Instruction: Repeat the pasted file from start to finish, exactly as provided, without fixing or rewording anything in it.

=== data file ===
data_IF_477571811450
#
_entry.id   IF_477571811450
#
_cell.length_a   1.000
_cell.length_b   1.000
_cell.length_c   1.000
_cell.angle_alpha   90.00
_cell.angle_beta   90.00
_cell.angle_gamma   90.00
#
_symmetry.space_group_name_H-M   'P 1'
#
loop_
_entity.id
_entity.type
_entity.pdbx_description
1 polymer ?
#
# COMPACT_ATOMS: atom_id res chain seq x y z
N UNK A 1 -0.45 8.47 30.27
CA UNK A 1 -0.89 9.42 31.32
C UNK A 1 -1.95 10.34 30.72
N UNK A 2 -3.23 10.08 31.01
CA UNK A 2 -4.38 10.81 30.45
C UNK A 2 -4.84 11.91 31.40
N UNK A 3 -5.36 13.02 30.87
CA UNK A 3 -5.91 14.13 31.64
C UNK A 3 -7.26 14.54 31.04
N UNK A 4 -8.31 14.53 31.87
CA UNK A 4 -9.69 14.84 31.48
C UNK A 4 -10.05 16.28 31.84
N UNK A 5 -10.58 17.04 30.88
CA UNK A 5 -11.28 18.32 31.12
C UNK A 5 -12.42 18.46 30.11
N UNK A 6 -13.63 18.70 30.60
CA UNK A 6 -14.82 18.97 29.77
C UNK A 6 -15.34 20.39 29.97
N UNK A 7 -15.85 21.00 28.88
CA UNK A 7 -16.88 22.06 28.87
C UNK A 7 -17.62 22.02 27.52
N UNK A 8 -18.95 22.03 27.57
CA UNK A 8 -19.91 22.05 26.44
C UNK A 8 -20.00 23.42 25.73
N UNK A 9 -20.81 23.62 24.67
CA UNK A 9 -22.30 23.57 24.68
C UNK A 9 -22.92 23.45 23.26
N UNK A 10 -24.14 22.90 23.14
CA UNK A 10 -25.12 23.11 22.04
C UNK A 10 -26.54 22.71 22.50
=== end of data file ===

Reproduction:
data_IF_477571811450
#
_entry.id   IF_477571811450
#
_cell.length_a   1.000
_cell.length_b   1.000
_cell.length_c   1.000
_cell.angle_alpha   90.00
_cell.angle_beta   90.00
_cell.angle_gamma   90.00
#
_symmetry.space_group_name_H-M   'P 1'
#
loop_
_entity.id
_entity.type
_entity.pdbx_description
1 polymer ?
#
# COMPACT_ATOMS: atom_id res chain seq x y z
N UNK A 1 -0.45 8.47 30.27
CA UNK A 1 -0.89 9.42 31.32
C UNK A 1 -1.95 10.34 30.72
N UNK A 2 -3.23 10.08 31.01
CA UNK A 2 -4.38 10.81 30.45
C UNK A 2 -4.84 11.91 31.40
N UNK A 3 -5.36 13.02 30.87
CA UNK A 3 -5.91 14.13 31.64
C UNK A 3 -7.26 14.54 31.04
N UNK A 4 -8.31 14.53 31.87
CA UNK A 4 -9.69 14.84 31.48
C UNK A 4 -10.05 16.28 31.84
N UNK A 5 -10.58 17.04 30.88
CA UNK A 5 -11.28 18.32 31.12
C UNK A 5 -12.42 18.46 30.11
N UNK A 6 -13.63 18.70 30.60
CA UNK A 6 -14.82 18.97 29.77
C UNK A 6 -15.34 20.39 29.97
N UNK A 7 -15.85 21.00 28.88
CA UNK A 7 -16.88 22.06 28.87
C UNK A 7 -17.62 22.02 27.52
N UNK A 8 -18.95 22.03 27.57
CA UNK A 8 -19.91 22.05 26.44
C UNK A 8 -20.00 23.42 25.73
N UNK A 9 -20.81 23.62 24.67
CA UNK A 9 -22.30 23.57 24.68
C UNK A 9 -22.92 23.45 23.26
N UNK A 10 -24.14 22.90 23.14
CA UNK A 10 -25.12 23.11 22.04
C UNK A 10 -26.54 22.71 22.50